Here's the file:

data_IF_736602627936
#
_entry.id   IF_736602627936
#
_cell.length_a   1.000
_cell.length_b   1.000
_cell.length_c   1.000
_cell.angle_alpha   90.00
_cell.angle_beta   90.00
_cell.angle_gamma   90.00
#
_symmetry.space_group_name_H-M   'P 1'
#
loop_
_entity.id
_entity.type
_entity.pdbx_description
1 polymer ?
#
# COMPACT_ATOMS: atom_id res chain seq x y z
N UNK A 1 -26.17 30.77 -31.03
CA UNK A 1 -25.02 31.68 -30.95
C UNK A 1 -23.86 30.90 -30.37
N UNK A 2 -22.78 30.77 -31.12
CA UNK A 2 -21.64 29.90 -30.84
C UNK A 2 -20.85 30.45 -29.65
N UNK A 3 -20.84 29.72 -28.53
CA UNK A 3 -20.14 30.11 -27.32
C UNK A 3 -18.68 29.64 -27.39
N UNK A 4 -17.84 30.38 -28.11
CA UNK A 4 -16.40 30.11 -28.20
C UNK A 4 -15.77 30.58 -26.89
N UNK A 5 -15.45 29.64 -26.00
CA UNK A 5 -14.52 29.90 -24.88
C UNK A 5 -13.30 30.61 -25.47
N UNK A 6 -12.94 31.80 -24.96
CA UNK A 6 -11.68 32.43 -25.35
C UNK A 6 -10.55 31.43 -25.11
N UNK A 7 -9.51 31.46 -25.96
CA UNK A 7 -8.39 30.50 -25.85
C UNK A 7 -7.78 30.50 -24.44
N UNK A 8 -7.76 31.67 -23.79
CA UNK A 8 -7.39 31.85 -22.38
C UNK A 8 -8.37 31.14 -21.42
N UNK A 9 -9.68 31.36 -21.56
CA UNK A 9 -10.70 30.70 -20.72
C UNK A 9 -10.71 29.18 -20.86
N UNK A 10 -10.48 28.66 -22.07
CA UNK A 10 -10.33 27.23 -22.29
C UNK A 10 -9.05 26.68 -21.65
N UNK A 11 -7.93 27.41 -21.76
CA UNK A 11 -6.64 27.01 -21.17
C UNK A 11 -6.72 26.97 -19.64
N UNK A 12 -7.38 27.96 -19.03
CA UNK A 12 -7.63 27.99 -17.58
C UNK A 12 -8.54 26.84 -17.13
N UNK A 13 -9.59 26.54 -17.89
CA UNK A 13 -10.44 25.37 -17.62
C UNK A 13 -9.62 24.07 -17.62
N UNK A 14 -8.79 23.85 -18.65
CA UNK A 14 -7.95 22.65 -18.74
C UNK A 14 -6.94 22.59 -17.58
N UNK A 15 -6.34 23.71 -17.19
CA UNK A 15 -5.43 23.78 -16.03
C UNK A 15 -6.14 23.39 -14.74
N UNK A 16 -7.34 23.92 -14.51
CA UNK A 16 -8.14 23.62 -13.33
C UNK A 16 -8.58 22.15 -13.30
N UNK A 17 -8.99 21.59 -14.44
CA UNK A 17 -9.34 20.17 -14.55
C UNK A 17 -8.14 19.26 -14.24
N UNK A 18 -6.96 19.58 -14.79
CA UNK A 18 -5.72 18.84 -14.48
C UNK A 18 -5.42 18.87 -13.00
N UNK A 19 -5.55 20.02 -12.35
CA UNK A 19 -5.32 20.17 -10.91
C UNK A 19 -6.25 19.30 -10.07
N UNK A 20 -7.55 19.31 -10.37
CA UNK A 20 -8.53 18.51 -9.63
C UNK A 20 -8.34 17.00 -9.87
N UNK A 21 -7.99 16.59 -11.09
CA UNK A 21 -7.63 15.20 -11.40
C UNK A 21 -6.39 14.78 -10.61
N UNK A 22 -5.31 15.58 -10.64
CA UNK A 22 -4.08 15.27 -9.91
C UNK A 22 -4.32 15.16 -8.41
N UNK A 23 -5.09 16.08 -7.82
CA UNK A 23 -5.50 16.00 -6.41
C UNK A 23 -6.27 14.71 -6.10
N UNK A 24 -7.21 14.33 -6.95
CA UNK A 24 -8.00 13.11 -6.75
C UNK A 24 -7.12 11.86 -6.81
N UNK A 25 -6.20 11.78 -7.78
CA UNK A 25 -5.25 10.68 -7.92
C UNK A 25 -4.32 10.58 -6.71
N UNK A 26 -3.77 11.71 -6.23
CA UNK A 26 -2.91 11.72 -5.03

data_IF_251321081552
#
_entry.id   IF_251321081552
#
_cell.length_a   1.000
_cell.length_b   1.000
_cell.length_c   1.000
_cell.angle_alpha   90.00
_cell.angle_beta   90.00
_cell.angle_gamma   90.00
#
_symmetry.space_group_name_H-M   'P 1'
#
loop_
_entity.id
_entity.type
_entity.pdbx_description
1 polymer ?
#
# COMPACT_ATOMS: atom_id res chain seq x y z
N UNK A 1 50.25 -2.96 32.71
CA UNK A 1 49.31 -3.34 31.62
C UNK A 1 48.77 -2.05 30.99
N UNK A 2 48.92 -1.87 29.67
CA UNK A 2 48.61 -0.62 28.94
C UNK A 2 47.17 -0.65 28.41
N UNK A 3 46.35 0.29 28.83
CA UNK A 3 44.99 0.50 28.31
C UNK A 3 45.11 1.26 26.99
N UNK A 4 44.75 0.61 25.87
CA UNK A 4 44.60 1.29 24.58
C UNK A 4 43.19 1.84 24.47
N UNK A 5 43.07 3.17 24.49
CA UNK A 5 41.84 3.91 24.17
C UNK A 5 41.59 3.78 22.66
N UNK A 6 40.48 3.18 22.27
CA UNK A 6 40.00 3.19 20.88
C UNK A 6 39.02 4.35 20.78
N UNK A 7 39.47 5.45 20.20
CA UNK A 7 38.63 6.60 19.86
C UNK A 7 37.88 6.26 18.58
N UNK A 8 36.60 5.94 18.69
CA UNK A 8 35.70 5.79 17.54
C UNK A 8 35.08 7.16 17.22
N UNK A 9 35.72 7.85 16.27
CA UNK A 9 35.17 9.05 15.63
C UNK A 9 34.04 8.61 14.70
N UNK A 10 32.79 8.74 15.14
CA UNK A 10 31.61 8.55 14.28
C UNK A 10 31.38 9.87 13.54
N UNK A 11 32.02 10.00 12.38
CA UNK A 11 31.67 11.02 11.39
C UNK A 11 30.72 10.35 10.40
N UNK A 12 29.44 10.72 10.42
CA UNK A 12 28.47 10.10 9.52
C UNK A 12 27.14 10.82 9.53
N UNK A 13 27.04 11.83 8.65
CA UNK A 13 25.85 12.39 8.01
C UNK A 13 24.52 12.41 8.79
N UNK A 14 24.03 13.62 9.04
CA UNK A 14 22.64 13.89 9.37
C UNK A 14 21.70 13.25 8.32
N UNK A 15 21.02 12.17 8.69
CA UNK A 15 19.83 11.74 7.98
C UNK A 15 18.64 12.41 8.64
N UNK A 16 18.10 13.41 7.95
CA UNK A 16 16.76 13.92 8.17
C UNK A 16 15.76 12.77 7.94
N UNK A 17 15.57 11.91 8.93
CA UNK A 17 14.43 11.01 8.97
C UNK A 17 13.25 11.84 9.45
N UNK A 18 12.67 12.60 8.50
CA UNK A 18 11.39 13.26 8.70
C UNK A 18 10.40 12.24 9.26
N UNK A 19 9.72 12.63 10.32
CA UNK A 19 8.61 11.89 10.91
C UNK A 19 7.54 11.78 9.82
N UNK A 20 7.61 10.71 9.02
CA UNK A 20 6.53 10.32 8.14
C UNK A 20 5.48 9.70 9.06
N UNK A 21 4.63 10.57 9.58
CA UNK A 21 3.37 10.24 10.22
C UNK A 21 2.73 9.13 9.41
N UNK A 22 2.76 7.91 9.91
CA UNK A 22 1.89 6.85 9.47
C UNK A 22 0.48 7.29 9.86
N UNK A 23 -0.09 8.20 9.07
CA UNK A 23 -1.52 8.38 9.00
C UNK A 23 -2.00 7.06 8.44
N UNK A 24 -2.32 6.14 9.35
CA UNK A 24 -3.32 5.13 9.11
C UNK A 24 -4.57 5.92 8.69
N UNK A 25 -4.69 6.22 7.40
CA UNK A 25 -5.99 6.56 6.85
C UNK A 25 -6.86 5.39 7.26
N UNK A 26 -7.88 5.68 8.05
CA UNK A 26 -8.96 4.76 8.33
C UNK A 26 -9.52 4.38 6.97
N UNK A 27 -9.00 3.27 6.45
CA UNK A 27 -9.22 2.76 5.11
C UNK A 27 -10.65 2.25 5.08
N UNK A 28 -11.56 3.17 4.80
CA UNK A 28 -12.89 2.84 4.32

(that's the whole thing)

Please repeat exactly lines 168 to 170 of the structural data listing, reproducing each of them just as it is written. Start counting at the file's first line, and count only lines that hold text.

C UNK A 17 13.25 11.84 9.45
N UNK A 18 12.67 12.60 8.50
CA UNK A 18 11.39 13.26 8.70